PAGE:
Share the sacrifice

In a piece in last week’s edition of The Nation titled “Why Washington doesn’t care about jobs,” Christopher Hayes points out that D.C. is doing much better than the rest of the country economically, which is a significant contributor to what he terms “social distance” from the Americans the government purports to serve. That distance is disorienting and bizarre to those of us outside the Beltway, and is hugely fueled by the annoying conceit of many in the political media that they personally embody the concerns of average Americans. This misguided assumption would be merely amusing if not for the fact that almost the entire political conversation in the U.S. takes place among this small group of people — and that these alleged champions of the middle class inevitably convey the impression that Americans across the land are obsessed with deficit reduction and low taxes, which require deep cuts to 
“entitlements.” 

Yet out here in the real world, poll after poll shows that, in fact, Americans are far more concerned with unemployment and favor surtaxes on the wealthy to close the deficit. And so, from time to time, these gilded Regular Joes are forced to regretfully admit that sometimes the people are like dotty old relatives who “just don’t get it” or that they just want a “free lunch” — after which they promptly forget those findings and go back to pretending that the American people see things exactly the way they do. 

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Even worse than that is the common assertion by these millionaire pundits that “we all” must sacrifice for the greater good and allow Social Security to be slashed. This is usually spoken with such a tone of lugubrious forbearance that one imagines they would like us to believe that while they might be forced to become Wal-Mart greeters in their elder years, patriotic duty demands we all pitch in. They seem to have no idea that the median wage in this country in 2009 was $26,261 — sadly, lower than it was in the year 2000. (Even when you average in the billionaires, it was only $39,269.) Clearly, the average political TV host takes home many times that wage, so this idea that “we” are all “sharing” in the proposed sacrifices is a bit much, particularly in light of the recent extension of the Bush tax cuts, hailed in the media as the greatest piece of legislation since the founding of the republic.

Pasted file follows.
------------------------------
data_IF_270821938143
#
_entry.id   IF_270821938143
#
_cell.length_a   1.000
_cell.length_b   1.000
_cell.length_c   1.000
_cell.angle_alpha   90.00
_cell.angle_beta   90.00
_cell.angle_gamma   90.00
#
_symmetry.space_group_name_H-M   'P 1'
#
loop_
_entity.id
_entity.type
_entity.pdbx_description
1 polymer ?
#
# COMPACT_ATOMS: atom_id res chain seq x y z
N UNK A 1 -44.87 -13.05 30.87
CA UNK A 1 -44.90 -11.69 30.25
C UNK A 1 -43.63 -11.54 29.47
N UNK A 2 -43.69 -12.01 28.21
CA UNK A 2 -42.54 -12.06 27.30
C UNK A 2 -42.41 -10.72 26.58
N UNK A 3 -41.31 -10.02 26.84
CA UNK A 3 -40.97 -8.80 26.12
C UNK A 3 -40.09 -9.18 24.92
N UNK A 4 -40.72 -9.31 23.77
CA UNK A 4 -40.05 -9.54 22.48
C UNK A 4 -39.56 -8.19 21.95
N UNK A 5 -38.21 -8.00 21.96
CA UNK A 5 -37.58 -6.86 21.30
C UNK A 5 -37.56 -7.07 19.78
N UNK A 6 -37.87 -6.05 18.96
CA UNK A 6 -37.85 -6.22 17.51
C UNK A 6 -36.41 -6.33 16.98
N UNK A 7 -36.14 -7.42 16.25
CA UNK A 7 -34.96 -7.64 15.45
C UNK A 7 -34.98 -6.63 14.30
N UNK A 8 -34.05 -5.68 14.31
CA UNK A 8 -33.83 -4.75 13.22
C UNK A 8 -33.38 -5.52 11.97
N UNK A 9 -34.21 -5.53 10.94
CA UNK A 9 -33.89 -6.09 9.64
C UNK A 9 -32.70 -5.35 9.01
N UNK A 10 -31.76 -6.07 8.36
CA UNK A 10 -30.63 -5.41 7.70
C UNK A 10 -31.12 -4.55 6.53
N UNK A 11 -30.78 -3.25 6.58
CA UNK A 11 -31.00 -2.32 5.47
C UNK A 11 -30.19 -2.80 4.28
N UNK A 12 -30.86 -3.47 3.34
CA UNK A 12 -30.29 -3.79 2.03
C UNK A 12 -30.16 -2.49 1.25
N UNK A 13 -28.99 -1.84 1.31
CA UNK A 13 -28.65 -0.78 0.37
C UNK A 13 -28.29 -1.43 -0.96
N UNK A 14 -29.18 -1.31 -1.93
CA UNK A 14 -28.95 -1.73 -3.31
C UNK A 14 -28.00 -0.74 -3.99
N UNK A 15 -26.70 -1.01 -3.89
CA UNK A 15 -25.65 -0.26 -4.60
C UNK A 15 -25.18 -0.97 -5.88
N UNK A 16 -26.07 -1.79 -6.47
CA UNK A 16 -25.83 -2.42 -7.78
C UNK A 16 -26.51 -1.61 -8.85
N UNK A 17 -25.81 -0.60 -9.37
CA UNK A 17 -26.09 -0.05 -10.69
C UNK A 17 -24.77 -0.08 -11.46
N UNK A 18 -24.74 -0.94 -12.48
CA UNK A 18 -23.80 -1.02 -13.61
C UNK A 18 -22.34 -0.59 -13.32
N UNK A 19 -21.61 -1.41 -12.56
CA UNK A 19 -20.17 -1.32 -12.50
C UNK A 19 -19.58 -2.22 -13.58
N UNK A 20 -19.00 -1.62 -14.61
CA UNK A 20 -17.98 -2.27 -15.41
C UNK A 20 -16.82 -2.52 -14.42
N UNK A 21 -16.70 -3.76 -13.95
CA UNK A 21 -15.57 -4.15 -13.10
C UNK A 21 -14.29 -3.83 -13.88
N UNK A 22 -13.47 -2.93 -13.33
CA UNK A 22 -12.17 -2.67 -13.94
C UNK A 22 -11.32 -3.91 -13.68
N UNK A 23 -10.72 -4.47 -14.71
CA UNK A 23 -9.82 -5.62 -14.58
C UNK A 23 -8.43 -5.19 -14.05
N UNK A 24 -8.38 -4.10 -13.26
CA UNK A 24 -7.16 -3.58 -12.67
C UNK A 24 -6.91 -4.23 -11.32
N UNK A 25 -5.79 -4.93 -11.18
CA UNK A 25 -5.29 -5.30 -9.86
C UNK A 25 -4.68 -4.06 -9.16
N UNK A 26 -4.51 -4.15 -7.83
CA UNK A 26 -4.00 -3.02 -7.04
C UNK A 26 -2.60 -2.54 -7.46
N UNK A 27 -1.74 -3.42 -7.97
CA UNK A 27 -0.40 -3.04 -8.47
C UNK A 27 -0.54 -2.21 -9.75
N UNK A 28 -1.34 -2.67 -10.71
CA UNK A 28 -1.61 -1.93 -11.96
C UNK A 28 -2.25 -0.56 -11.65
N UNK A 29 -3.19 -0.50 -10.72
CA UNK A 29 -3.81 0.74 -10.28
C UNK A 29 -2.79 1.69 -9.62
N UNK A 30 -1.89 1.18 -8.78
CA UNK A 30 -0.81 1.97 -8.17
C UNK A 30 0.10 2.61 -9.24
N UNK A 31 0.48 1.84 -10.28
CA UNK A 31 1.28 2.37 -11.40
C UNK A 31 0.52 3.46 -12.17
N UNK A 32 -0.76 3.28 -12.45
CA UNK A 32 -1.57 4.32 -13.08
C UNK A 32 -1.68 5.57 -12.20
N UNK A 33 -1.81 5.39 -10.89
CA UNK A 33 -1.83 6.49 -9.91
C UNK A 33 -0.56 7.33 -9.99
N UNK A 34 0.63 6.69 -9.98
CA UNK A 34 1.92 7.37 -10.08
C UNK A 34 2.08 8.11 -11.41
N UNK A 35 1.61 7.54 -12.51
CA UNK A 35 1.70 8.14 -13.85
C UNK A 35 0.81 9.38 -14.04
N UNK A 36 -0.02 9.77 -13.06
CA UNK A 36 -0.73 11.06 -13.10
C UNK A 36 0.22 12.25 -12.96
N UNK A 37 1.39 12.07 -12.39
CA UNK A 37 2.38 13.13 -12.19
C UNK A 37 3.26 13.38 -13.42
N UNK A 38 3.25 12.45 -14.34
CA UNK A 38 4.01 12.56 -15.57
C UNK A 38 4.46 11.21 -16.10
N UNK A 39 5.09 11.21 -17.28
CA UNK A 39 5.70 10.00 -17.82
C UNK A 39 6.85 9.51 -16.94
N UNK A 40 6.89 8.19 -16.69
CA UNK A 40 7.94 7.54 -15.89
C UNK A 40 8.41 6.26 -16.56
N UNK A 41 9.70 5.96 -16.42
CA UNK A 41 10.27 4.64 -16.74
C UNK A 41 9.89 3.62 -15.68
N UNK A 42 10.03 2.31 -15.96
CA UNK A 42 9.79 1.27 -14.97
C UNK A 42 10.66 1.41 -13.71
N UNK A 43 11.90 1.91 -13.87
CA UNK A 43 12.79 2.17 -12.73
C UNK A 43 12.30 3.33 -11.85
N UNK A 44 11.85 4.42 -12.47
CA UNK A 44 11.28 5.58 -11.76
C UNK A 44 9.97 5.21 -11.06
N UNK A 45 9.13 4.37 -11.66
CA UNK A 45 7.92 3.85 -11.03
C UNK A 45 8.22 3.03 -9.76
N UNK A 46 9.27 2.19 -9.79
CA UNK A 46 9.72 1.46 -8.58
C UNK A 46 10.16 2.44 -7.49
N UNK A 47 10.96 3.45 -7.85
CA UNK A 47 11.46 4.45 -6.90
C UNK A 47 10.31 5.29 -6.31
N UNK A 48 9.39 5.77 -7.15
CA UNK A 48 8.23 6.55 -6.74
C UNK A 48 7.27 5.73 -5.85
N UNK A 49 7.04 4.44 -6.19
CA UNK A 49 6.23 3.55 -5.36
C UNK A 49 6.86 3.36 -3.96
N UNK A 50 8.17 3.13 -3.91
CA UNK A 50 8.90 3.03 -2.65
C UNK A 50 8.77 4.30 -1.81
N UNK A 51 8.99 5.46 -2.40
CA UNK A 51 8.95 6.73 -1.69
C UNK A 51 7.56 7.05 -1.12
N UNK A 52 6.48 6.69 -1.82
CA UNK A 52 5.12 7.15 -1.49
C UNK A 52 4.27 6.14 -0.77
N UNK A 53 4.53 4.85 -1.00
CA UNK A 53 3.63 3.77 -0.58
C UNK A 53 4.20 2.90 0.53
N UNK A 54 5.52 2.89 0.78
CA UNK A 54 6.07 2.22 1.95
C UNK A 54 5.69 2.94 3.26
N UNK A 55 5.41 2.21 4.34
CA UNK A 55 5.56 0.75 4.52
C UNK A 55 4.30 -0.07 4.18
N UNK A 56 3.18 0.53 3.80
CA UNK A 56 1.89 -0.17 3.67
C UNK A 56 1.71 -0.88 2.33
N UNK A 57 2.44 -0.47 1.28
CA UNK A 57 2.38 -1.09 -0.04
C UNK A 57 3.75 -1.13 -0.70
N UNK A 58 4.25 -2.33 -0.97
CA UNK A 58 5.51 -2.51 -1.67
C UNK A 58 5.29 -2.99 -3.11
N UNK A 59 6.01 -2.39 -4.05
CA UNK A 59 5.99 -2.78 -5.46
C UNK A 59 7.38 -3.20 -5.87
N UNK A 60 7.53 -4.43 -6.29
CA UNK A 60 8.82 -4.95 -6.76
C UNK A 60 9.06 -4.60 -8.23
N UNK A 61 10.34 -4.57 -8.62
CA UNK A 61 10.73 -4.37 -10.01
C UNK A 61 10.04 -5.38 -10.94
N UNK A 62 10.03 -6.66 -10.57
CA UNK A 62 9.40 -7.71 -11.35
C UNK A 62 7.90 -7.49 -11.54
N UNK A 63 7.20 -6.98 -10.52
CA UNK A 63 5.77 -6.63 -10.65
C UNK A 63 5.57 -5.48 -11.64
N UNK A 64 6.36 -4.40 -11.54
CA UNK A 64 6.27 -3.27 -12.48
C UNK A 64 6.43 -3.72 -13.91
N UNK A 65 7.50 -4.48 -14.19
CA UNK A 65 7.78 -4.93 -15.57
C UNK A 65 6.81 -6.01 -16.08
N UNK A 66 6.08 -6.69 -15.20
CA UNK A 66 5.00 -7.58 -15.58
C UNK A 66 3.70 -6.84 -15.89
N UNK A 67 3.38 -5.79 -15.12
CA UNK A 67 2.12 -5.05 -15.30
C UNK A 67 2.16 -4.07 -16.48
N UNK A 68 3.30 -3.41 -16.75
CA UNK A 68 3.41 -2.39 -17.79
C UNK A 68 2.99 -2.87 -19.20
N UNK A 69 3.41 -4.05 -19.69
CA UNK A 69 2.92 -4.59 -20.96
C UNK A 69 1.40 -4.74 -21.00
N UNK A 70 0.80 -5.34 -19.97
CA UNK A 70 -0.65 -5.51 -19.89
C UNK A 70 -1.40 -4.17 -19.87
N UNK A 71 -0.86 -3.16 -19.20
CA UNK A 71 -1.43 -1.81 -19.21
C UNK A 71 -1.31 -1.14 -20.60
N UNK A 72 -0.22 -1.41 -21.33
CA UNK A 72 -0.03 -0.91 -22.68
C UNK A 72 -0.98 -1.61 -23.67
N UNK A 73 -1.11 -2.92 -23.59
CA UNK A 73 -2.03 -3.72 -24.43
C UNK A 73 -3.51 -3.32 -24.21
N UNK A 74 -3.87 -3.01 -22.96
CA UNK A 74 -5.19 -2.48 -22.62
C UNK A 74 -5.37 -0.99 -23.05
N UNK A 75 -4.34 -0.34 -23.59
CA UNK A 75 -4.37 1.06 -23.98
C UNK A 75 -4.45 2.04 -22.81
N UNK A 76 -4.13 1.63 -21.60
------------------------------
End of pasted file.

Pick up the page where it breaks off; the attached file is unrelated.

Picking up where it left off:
Now, it’s true that these powerful media figures would get a smaller Social Security check and have to kick in more for their Medicare just like the rest of us if these programs are cut. But it’s highly unlikely they will suffer the same financial pinch as the person scraping together a retirement income based on a paltry Social Security benefit and whatever he’s managed to salvage from his wrecked 401(k) and lost housing equity. 

It’s very easy to prescribe “shared sacrifice” when you will not personally sacrifice anything at all.

Americans are busy people, and mastering the arcane details of the budgetary process is difficult. But they almost certainly have no trouble understanding that anyone who makes a living on national television is nowhere near average and that millionaires aren’t “sacrificing” anything real at all when they call for cuts in Social Security. 

If these wealthy celebrities are regular Joes and Janes, then Charlie Sheen must be the boy next door.

Heather Digby Parton writes the Santa Monica-based
liberal political blog Hullabaloo. You can follow the blog 
at http://digbysblog.blogspot.com.


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